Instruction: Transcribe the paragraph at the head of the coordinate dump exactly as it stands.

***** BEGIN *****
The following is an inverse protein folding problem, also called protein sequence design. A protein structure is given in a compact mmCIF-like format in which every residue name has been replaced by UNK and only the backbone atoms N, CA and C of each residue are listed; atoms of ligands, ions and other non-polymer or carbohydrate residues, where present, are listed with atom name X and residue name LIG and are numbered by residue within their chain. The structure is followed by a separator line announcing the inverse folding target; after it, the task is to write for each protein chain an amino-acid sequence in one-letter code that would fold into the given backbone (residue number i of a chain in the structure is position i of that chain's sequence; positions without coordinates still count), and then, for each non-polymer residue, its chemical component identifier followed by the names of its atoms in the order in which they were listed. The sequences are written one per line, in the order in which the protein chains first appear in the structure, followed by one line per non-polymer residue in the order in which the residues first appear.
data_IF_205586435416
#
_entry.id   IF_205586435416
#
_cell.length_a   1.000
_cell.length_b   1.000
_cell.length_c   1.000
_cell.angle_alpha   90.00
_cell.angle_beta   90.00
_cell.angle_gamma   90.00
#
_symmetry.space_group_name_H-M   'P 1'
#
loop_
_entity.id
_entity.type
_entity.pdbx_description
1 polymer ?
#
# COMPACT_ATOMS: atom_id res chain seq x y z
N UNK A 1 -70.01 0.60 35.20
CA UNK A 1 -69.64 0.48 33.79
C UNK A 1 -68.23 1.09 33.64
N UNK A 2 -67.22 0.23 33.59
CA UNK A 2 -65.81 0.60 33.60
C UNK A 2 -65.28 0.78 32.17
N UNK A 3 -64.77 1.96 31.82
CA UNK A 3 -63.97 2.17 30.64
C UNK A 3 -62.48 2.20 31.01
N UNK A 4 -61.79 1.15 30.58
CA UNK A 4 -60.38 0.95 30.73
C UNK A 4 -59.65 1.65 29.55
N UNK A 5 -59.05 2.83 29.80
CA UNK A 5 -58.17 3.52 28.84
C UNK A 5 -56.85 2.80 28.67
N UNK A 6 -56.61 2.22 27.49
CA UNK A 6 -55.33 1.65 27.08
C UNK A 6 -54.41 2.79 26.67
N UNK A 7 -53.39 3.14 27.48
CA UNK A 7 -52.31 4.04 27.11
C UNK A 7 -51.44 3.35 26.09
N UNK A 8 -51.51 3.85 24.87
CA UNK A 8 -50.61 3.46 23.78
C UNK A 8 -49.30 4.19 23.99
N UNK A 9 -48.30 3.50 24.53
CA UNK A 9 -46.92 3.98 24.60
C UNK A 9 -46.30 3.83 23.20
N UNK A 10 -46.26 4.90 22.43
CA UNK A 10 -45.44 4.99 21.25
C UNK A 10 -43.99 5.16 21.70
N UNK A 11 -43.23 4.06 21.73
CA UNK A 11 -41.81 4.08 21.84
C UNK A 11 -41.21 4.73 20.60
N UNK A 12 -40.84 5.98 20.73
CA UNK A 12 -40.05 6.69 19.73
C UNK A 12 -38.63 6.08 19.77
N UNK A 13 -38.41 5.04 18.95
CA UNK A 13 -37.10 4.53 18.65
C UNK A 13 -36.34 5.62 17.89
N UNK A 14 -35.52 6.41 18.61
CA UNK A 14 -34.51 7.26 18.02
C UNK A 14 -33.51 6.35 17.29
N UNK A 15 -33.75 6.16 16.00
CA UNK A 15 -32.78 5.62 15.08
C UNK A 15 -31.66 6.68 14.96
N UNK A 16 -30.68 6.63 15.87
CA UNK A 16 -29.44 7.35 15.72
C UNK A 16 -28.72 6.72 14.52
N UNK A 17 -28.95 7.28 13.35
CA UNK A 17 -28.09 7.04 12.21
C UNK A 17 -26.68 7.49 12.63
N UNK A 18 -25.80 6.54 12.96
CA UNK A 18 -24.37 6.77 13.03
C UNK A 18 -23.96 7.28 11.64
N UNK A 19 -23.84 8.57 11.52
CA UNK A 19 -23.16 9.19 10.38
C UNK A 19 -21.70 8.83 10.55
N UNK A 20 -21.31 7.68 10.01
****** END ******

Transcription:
The following is an inverse protein folding problem, also called protein sequence design. A protein structure is given in a compact mmCIF-like format in which every residue name has been replaced by UNK and only the backbone atoms N, CA and C of each residue are listed; atoms of ligands, ions and other non-polymer or carbohydrate residues, where present, are listed with atom name X and residue name LIG and are numbered by residue within their chain. The structure is followed by a separator line announcing the inverse folding target; after it, the task is to write for each protein chain an amino-acid sequence in one-letter code that would fold into the given backbone (residue number i of a chain in the structure is position i of that chain's sequence; positions without coordinates still count), and then, for each non-polymer residue, its chemical component identifier followed by the names of its atoms in the order in which they were listed. The sequences are written one per line, in the order in which the protein chains first appear in the structure, followed by one line per non-polymer residue in the order in which the residues first appear.